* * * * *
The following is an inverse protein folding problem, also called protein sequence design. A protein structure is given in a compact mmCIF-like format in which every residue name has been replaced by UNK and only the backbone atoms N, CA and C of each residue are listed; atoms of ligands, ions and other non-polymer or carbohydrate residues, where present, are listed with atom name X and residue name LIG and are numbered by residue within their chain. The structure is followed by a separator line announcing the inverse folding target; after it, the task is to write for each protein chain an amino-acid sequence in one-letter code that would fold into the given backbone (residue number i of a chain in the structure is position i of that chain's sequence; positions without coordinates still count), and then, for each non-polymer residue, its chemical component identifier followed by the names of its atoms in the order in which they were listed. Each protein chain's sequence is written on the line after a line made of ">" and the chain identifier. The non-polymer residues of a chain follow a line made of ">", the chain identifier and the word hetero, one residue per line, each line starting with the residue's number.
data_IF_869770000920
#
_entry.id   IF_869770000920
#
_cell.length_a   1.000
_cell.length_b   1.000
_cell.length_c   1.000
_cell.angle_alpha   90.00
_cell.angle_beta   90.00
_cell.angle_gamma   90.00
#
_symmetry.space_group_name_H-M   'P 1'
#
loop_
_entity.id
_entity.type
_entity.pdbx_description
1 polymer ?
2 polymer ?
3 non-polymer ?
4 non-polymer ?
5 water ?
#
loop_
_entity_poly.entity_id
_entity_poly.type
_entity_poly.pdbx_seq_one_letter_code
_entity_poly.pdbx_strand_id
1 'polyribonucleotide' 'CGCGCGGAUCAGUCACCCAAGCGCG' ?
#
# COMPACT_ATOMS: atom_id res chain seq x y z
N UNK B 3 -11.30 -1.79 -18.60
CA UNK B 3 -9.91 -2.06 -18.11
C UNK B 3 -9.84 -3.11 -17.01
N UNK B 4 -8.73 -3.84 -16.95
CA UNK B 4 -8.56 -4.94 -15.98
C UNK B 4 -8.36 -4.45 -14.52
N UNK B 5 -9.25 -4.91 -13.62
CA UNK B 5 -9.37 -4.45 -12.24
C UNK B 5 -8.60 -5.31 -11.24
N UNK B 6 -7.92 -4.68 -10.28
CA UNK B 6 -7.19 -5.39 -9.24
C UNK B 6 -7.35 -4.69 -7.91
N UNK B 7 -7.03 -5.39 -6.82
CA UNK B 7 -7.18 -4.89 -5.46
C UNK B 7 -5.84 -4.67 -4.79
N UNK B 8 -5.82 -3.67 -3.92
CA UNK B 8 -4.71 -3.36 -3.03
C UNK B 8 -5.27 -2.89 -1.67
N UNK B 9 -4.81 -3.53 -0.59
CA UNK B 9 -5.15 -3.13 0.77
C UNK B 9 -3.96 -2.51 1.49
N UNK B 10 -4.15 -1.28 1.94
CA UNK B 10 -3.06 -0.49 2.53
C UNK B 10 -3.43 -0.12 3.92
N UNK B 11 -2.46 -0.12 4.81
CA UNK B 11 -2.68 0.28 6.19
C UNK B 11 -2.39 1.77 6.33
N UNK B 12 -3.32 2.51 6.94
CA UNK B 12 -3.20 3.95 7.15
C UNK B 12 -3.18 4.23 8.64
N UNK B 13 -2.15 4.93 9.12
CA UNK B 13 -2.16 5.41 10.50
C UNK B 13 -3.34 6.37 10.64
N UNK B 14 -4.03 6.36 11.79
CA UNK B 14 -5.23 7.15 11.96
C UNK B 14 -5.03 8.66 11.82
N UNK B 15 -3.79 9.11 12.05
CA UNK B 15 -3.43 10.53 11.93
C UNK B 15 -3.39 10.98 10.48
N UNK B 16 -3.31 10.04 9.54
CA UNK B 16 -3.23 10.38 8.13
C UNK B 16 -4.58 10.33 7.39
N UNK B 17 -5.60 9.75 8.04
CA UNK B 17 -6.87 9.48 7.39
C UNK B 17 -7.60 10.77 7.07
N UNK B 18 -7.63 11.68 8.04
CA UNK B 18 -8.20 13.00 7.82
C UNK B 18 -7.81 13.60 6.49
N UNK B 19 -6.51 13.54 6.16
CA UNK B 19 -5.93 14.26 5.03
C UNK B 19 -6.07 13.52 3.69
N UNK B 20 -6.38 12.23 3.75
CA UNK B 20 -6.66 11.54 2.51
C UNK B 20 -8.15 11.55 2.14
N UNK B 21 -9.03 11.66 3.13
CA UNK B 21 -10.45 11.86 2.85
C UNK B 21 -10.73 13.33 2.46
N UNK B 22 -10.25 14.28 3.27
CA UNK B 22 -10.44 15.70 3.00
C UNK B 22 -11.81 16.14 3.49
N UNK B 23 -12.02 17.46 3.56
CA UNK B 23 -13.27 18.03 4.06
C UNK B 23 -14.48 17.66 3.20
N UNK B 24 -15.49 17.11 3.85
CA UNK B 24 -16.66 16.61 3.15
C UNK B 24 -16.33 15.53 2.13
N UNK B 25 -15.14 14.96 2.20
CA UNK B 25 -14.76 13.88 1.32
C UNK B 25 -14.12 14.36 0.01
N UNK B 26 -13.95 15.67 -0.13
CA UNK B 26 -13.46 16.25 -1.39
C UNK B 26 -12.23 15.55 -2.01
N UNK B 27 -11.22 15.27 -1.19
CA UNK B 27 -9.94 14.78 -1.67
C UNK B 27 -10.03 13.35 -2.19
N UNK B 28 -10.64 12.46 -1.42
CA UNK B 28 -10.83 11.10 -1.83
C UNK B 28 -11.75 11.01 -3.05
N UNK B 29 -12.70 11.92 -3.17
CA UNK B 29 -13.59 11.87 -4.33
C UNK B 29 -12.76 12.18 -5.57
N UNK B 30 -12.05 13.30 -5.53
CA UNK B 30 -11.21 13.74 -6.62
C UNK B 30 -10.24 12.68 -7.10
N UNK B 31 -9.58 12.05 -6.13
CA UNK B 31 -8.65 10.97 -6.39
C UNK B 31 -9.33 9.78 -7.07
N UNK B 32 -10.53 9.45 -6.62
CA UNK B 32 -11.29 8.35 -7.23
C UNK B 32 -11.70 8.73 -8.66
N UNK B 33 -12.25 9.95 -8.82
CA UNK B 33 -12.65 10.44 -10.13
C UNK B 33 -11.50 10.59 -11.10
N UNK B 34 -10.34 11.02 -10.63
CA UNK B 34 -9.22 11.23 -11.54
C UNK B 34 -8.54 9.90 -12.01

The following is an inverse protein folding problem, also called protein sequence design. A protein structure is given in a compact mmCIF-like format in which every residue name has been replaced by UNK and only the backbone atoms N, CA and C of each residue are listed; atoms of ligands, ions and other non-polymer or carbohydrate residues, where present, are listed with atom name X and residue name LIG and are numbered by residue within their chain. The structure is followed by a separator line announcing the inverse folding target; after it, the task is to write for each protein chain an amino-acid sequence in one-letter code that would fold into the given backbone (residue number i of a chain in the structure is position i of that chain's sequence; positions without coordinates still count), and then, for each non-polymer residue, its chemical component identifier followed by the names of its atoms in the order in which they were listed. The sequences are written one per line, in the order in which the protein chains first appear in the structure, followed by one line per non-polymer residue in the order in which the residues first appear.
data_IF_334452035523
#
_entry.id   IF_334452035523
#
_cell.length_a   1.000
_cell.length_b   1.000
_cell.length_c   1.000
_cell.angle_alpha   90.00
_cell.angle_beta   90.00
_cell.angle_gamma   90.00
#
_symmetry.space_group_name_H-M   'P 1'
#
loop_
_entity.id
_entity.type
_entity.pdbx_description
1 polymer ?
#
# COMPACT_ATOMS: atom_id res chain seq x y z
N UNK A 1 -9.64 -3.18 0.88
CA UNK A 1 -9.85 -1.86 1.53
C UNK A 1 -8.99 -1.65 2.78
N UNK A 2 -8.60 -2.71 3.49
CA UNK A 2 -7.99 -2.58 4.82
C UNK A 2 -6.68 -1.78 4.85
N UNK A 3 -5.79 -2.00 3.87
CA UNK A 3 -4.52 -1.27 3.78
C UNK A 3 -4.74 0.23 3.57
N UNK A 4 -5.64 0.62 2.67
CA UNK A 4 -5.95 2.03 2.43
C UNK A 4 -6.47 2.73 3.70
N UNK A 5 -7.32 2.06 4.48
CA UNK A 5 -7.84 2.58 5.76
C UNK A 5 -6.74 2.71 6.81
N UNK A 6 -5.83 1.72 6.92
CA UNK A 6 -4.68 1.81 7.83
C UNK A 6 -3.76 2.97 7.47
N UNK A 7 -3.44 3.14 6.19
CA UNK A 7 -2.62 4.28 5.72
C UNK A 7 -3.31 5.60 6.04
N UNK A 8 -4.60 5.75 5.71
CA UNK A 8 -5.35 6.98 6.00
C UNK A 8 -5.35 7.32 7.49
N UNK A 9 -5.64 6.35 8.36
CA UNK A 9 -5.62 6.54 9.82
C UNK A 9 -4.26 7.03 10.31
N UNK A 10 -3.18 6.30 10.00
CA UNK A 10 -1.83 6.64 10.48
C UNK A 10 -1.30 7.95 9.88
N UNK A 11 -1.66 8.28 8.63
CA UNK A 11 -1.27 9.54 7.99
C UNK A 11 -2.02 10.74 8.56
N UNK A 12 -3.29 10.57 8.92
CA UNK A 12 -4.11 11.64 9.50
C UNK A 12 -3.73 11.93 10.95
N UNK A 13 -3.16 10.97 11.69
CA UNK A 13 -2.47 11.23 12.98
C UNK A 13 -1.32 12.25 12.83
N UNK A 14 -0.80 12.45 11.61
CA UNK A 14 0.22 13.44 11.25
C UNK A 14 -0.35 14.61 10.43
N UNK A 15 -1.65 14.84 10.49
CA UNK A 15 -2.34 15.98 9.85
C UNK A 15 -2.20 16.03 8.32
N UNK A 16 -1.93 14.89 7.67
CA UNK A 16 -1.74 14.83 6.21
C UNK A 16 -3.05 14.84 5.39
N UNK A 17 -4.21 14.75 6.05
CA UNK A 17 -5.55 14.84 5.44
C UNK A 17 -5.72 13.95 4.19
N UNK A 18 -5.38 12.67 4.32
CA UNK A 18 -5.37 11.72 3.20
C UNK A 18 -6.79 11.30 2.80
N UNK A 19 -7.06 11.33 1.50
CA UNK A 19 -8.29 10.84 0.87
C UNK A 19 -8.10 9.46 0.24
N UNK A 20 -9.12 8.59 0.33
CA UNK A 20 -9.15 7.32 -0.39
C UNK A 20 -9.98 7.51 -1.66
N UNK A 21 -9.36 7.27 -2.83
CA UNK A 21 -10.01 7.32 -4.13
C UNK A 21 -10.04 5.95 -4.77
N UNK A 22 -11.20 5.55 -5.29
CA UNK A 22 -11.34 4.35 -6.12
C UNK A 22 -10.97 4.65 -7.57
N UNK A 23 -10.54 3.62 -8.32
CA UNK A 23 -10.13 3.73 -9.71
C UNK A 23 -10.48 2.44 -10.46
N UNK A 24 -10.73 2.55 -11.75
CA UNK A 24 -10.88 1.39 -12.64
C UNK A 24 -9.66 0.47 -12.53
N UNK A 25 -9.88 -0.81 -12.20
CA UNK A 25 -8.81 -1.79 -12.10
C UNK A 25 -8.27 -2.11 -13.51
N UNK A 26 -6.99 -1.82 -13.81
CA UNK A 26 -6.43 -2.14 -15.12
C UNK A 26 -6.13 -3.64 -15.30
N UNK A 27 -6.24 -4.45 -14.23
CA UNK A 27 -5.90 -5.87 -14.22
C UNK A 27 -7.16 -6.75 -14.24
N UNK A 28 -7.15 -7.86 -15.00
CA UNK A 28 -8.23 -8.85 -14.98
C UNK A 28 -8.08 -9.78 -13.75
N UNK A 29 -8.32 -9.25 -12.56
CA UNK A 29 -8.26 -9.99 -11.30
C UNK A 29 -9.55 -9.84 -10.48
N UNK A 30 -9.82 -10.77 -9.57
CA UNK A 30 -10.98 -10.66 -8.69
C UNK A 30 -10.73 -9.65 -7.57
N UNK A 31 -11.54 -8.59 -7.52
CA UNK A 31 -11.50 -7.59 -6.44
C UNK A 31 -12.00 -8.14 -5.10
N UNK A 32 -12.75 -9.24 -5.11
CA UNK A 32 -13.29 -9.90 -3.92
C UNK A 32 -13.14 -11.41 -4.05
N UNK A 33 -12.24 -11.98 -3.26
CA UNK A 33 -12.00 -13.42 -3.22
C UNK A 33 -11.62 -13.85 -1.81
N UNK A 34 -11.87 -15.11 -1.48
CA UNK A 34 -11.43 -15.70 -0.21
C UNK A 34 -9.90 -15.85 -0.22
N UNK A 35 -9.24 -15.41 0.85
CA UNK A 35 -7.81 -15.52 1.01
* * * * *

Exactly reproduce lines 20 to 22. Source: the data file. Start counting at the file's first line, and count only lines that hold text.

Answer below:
2 polymer ?
3 non-polymer ?
4 non-polymer ?